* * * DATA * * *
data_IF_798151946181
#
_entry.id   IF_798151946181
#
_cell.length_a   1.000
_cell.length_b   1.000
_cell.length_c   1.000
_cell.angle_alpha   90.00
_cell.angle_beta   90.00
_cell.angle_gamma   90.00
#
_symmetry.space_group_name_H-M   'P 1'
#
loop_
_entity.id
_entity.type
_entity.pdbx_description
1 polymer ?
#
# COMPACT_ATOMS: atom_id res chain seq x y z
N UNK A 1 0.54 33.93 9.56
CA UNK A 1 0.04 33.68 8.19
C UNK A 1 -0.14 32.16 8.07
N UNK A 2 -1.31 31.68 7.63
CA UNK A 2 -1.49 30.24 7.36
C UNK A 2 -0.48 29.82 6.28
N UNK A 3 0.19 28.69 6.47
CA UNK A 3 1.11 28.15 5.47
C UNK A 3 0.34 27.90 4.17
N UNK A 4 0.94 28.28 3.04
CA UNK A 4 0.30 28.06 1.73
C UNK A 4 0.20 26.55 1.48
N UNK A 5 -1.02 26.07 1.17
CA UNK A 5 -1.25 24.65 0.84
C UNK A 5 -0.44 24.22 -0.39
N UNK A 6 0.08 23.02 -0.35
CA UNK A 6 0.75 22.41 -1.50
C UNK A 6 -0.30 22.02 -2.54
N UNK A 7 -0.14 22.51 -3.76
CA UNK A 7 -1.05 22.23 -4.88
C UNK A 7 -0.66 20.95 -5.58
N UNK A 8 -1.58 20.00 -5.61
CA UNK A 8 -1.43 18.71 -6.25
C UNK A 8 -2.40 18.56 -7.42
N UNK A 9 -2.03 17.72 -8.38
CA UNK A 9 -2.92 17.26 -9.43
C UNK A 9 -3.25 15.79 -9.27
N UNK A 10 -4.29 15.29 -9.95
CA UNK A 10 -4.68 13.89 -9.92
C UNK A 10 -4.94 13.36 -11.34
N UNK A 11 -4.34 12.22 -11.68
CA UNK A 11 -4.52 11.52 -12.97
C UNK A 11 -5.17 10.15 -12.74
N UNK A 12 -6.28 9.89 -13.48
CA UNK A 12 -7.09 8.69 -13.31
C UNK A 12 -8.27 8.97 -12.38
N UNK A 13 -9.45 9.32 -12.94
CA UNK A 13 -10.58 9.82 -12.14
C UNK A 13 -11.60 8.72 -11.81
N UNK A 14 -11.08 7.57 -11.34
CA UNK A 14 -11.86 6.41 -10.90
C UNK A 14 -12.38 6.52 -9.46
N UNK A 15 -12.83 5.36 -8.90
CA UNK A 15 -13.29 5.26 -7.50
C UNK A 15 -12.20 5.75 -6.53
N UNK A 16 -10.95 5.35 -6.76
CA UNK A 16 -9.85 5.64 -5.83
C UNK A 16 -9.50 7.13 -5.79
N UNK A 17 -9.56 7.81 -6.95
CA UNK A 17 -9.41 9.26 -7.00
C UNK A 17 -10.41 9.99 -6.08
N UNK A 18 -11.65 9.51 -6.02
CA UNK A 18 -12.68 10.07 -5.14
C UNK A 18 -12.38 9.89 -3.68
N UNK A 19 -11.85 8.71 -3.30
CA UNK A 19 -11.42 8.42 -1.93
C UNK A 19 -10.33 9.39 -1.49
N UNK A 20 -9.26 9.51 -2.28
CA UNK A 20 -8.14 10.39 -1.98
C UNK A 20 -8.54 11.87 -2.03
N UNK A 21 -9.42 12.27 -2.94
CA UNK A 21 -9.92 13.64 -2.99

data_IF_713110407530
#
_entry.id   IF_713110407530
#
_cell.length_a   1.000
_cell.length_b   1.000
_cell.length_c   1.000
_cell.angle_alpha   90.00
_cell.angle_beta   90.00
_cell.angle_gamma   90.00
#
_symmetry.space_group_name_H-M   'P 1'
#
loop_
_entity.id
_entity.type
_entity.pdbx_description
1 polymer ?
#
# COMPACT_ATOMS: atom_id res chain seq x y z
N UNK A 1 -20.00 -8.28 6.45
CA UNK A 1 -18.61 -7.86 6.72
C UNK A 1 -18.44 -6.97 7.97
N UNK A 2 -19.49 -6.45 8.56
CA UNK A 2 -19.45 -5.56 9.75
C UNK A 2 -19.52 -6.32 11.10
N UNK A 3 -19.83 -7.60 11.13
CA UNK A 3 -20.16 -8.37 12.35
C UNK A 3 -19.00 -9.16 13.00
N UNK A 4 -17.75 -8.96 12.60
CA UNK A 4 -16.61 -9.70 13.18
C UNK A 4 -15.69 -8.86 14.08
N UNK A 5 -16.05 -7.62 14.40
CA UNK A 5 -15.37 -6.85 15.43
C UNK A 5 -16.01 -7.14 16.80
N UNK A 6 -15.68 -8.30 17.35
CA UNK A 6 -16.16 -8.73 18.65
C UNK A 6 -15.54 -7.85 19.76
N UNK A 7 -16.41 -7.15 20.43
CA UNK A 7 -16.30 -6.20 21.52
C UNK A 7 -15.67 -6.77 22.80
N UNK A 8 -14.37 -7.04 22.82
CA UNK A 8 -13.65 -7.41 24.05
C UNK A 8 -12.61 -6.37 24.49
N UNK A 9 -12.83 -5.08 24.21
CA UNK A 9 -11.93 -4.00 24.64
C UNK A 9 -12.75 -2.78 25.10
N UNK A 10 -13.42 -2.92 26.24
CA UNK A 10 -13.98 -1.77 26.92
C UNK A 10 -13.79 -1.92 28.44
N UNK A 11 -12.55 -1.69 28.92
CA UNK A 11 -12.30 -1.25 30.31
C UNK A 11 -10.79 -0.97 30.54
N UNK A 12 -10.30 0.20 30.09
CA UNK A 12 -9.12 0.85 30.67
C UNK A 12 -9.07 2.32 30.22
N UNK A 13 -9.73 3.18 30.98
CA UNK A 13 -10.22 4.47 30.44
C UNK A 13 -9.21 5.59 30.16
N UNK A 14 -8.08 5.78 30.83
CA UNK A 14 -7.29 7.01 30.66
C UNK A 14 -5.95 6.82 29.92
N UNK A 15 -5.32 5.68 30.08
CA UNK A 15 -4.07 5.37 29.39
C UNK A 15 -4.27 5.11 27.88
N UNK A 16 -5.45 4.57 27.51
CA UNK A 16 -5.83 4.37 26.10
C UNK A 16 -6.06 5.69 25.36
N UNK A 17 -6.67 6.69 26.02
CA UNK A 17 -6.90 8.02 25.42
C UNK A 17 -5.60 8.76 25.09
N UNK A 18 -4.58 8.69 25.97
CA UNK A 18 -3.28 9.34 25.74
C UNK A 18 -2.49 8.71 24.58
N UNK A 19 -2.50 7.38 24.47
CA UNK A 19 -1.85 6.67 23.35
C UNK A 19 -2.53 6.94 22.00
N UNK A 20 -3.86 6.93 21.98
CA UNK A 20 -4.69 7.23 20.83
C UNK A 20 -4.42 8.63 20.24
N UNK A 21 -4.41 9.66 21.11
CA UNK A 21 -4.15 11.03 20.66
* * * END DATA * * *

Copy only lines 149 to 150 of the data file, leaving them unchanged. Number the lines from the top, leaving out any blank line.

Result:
CA UNK A 16 -5.83 4.37 26.10
C UNK A 16 -6.06 5.69 25.36